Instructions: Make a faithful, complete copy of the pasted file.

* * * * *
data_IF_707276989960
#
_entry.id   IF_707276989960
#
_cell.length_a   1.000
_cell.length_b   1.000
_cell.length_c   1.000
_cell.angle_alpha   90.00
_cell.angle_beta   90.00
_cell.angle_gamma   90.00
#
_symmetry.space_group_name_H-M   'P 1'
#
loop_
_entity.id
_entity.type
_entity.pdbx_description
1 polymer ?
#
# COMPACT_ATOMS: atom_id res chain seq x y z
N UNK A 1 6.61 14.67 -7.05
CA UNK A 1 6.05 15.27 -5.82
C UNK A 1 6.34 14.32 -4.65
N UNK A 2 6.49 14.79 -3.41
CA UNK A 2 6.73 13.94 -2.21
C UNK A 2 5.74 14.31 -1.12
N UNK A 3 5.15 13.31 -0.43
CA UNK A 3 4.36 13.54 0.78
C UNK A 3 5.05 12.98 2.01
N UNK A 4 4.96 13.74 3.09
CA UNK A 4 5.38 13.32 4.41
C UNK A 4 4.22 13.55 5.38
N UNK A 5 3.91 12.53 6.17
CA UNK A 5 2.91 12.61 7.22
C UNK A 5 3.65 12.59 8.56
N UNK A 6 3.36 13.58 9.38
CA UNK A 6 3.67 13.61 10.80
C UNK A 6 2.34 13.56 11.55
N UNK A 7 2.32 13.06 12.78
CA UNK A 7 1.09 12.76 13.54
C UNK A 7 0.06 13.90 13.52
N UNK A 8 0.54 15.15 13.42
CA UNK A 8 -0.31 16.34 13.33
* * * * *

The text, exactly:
data_IF_707276989960
#
_entry.id   IF_707276989960
#
_cell.length_a   1.000
_cell.length_b   1.000
_cell.length_c   1.000
_cell.angle_alpha   90.00
_cell.angle_beta   90.00
_cell.angle_gamma   90.00
#
_symmetry.space_group_name_H-M   'P 1'
#
loop_
_entity.id
_entity.type
_entity.pdbx_description
1 polymer ?
#
# COMPACT_ATOMS: atom_id res chain seq x y z
N UNK A 1 6.61 14.67 -7.05
CA UNK A 1 6.05 15.27 -5.82
C UNK A 1 6.34 14.32 -4.65
N UNK A 2 6.49 14.79 -3.41
CA UNK A 2 6.73 13.94 -2.21
C UNK A 2 5.74 14.31 -1.12
N UNK A 3 5.15 13.31 -0.43
CA UNK A 3 4.36 13.54 0.78
C UNK A 3 5.05 12.98 2.01
N UNK A 4 4.96 13.74 3.09
CA UNK A 4 5.38 13.32 4.41
C UNK A 4 4.22 13.55 5.38
N UNK A 5 3.91 12.53 6.17
CA UNK A 5 2.91 12.61 7.22
C UNK A 5 3.65 12.59 8.56
N UNK A 6 3.36 13.58 9.38
CA UNK A 6 3.67 13.61 10.80
C UNK A 6 2.34 13.56 11.55
N UNK A 7 2.32 13.06 12.78
CA UNK A 7 1.09 12.76 13.54
C UNK A 7 0.06 13.90 13.52
N UNK A 8 0.54 15.15 13.42
CA UNK A 8 -0.31 16.34 13.33